HERE'S ANOTHER REASON why Ronald Perelman is so rich. When he zapped bondholders in his Marvel Entertainment bankruptcy deal, Wall Street buzzed that he would have trouble raising capital in the future. Even Perelman's lieutenants admit they were leery about the reception that the swashbuckling billionaire would get in the market.

But a month after the Marvel fracas, he confounded the skeptics by easily raising $500 million for another of his holdings, California Federal Bank, a San Francisco savings and loan. The preferred-stock issue was heavily over-subscribed. Sighs Phelps Hoyt, an analyst at KDP Investment Advisors: ''The market has a short memory.''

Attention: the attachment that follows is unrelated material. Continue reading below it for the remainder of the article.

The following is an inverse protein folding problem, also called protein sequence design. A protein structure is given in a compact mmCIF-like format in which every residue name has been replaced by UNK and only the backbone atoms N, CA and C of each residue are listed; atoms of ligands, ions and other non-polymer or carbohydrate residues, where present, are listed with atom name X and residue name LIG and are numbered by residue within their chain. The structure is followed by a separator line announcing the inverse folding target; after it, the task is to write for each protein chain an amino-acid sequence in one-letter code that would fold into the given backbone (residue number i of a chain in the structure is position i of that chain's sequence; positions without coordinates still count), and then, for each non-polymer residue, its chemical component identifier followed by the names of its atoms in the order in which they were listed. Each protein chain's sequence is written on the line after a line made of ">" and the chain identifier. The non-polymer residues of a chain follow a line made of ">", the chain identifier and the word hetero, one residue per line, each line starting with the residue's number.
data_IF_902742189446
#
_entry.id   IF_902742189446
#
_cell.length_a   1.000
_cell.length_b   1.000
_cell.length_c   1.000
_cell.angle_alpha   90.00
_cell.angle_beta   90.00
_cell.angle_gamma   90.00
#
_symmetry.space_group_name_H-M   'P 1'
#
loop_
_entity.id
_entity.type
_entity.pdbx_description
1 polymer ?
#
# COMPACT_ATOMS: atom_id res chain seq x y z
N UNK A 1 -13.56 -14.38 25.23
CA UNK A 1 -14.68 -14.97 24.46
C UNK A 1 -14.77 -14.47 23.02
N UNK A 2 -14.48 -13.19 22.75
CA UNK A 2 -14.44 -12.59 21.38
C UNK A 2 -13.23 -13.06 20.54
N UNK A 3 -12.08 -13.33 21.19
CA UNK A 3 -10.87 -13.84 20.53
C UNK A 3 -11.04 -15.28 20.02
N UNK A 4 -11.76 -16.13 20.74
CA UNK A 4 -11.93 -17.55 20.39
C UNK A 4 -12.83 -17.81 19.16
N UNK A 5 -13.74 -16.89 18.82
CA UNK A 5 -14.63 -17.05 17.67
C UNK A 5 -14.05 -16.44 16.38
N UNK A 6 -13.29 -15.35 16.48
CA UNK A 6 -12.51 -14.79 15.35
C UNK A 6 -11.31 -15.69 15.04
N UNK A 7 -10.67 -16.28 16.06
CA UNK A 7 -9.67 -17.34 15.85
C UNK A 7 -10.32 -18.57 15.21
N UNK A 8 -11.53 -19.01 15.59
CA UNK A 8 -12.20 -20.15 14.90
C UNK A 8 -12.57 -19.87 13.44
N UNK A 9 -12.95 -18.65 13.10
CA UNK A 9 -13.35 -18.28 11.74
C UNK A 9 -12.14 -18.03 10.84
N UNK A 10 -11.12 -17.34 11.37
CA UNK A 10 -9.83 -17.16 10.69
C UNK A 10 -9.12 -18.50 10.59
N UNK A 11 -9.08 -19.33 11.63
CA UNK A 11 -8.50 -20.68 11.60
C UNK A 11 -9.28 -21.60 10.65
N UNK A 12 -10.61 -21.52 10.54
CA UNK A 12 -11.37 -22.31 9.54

At issue: Perelman on Dec. 27 put Marvel into Chapter 11 and is trying to push through the court a restructuring plan that would reduce the bondholders' claim on Marvel stock from 80% to 16% so he can retain control. Carl Icahn and other large Marvel bondholders denounced Perelman, who reasons his plan is fair since he's putting fresh capital into the comic-book company. Helping Perelman's cause with the California Federal (formerly First Nationwide) issue is the fact that the thrift, unlike Marvel, is profitable. But his critics warn that other, less-solid Perelman companies might get the Marvel treatment.

By Sam Zuckerman


Updated June 15, 1997 by bwwebmaster
Copyright 1997, Bloomberg L.P.
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